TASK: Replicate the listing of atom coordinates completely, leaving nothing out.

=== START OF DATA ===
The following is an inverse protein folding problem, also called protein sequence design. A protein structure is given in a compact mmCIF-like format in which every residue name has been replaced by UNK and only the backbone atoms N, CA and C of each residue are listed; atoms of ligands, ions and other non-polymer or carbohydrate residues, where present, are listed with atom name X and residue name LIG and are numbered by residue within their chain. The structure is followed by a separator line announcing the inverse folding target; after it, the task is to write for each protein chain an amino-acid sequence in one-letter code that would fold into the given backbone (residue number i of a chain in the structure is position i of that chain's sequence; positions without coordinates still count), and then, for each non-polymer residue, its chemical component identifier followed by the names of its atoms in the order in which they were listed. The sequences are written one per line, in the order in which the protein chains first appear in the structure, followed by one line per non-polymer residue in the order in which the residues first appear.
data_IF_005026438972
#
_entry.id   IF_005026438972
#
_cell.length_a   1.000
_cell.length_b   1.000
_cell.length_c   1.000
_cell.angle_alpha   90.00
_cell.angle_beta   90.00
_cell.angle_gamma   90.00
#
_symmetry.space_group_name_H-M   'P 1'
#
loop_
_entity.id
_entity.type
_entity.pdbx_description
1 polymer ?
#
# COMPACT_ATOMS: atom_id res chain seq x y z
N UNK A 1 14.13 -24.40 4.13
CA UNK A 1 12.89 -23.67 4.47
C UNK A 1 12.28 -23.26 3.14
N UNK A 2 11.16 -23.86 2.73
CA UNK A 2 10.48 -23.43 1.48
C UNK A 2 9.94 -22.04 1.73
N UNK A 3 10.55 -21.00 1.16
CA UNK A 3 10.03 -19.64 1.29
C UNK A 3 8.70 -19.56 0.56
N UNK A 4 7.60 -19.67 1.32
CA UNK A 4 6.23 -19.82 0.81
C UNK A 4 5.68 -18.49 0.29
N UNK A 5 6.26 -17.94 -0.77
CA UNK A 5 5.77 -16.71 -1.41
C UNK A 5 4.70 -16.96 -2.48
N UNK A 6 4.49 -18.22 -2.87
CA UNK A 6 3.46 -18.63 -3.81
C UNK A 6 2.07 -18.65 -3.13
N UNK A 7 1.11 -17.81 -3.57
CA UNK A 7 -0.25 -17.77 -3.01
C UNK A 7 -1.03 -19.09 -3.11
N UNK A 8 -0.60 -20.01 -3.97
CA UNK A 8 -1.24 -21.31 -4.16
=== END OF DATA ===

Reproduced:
The following is an inverse protein folding problem, also called protein sequence design. A protein structure is given in a compact mmCIF-like format in which every residue name has been replaced by UNK and only the backbone atoms N, CA and C of each residue are listed; atoms of ligands, ions and other non-polymer or carbohydrate residues, where present, are listed with atom name X and residue name LIG and are numbered by residue within their chain. The structure is followed by a separator line announcing the inverse folding target; after it, the task is to write for each protein chain an amino-acid sequence in one-letter code that would fold into the given backbone (residue number i of a chain in the structure is position i of that chain's sequence; positions without coordinates still count), and then, for each non-polymer residue, its chemical component identifier followed by the names of its atoms in the order in which they were listed. The sequences are written one per line, in the order in which the protein chains first appear in the structure, followed by one line per non-polymer residue in the order in which the residues first appear.
data_IF_005026438972
#
_entry.id   IF_005026438972
#
_cell.length_a   1.000
_cell.length_b   1.000
_cell.length_c   1.000
_cell.angle_alpha   90.00
_cell.angle_beta   90.00
_cell.angle_gamma   90.00
#
_symmetry.space_group_name_H-M   'P 1'
#
loop_
_entity.id
_entity.type
_entity.pdbx_description
1 polymer ?
#
# COMPACT_ATOMS: atom_id res chain seq x y z
N UNK A 1 14.13 -24.40 4.13
CA UNK A 1 12.89 -23.67 4.47
C UNK A 1 12.28 -23.26 3.14
N UNK A 2 11.16 -23.86 2.73
CA UNK A 2 10.48 -23.43 1.48
C UNK A 2 9.94 -22.04 1.73
N UNK A 3 10.55 -21.00 1.16
CA UNK A 3 10.03 -19.64 1.29
C UNK A 3 8.70 -19.56 0.56
N UNK A 4 7.60 -19.67 1.32
CA UNK A 4 6.23 -19.82 0.81
C UNK A 4 5.68 -18.49 0.29
N UNK A 5 6.26 -17.94 -0.77
CA UNK A 5 5.77 -16.71 -1.41
C UNK A 5 4.70 -16.96 -2.48
N UNK A 6 4.49 -18.22 -2.87
CA UNK A 6 3.46 -18.63 -3.81
C UNK A 6 2.07 -18.65 -3.13
N UNK A 7 1.11 -17.81 -3.57
CA UNK A 7 -0.25 -17.77 -3.01
C UNK A 7 -1.03 -19.09 -3.11
N UNK A 8 -0.60 -20.01 -3.97
CA UNK A 8 -1.24 -21.31 -4.16